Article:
Feather picking is not a sign of missing nutrients or over-crowding.  It is the way dominant hens control the other birds in the flock.  If the most aggressive pickers are removed, others just step into their places.  Chickens are not nice animals, they are vicious, hierarchical creatures who have evolved a very tough society over millions of years.

Some believe it is the roosters who pick the hens bare, but it is mostly the other hens–in my experience.  Rooster feather damage is seen on the elbows of the wings and at the top of the head.  You can tell which hens are the feather pickers because they tend to have the most feathers.  In the photo above, the dominant hen is the silver at front left.  She is mostly feathered and is also wearing a chicken bit.  Some of the other hens participate in feather pulling, but she is the worst culprit.


Feather picking culprit

Chicken bits are loops of metal that attach into the nostril holes and go in the mouth, like a horse bit.  This is supposed to prevent the hen from grabbing feathers by keeping the jaws separated.  it doesn’t work for very long.  The hen quickly learns how to position her beak to catch feathers using the bit.  Also, the metal is very soft and the beak soon wears through until the mouth can close again.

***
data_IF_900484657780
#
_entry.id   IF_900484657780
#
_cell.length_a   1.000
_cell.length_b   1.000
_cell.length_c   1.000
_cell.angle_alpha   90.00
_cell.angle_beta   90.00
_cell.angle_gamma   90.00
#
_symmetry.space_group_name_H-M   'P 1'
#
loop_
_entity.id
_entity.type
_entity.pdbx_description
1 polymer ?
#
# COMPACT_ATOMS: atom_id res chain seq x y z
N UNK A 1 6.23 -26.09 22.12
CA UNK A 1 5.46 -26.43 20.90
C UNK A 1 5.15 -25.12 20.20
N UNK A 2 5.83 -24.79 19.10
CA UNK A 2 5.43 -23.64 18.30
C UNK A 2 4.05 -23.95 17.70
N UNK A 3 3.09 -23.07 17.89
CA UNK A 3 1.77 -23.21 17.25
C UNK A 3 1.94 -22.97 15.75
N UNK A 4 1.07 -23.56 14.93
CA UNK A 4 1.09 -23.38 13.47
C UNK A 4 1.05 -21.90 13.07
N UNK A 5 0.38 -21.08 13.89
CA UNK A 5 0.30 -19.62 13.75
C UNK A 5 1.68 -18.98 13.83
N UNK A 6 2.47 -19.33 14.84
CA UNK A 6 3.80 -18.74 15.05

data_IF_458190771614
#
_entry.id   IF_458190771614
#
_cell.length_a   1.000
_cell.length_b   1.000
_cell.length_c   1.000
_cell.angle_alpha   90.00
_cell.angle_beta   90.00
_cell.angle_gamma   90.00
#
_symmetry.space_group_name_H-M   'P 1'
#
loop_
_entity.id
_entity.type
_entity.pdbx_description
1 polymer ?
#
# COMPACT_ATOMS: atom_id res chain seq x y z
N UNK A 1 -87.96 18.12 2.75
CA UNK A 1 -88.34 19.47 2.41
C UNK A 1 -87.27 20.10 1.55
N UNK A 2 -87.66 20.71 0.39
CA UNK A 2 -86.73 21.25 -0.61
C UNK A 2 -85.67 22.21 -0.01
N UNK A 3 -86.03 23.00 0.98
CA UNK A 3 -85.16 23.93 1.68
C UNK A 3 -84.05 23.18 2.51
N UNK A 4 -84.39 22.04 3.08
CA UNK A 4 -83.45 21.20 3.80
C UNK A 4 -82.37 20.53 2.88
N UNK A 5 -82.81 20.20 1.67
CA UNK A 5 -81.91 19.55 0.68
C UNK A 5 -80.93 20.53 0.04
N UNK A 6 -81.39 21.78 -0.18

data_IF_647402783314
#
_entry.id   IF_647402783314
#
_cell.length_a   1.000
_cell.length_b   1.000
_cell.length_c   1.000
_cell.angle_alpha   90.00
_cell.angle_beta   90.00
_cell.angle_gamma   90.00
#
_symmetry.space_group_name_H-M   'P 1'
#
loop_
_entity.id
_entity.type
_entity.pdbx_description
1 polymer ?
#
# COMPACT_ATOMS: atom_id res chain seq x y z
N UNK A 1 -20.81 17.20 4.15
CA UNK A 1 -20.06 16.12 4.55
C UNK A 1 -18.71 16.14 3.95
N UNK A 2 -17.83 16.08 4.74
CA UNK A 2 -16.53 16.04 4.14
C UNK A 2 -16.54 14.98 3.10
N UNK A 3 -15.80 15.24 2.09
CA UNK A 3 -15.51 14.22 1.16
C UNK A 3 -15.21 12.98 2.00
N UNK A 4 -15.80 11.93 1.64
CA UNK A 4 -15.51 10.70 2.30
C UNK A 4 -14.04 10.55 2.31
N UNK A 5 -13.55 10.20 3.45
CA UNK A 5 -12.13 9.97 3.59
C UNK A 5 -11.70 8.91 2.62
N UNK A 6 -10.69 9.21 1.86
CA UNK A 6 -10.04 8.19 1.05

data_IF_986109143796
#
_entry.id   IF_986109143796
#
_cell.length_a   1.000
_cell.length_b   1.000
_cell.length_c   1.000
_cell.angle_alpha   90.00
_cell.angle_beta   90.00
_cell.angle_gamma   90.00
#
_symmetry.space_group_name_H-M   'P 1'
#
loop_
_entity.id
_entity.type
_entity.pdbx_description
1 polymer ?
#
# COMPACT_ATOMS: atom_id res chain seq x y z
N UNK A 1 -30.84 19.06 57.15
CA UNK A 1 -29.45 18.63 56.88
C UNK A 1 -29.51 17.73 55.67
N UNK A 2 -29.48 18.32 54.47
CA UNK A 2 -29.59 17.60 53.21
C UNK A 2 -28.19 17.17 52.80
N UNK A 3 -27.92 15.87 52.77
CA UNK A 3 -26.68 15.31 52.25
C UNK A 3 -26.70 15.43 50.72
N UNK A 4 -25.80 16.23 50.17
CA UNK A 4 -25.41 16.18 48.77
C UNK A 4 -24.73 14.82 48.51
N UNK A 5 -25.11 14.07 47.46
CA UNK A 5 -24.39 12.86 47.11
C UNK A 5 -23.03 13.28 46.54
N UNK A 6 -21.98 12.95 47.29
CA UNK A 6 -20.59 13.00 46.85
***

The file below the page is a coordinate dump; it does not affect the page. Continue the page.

Bit clinching pliers, new bits and a used bit


The hen’s beak quickly wears through the soft metal bit

A hen doesn’t need all her feathers to survive, but they are nice for preventing sunburn, keeping warm and keeping cool.  Naked hens are also unsightly.  There are breeds of featherless chickens.  These are food birds and having no feathers makes cleaning their carcasses much easier.  I think these birds are pretty pitiful and ugly.  I prefer my hens with feathers.  So, what to do about those bossy hens and feather picking?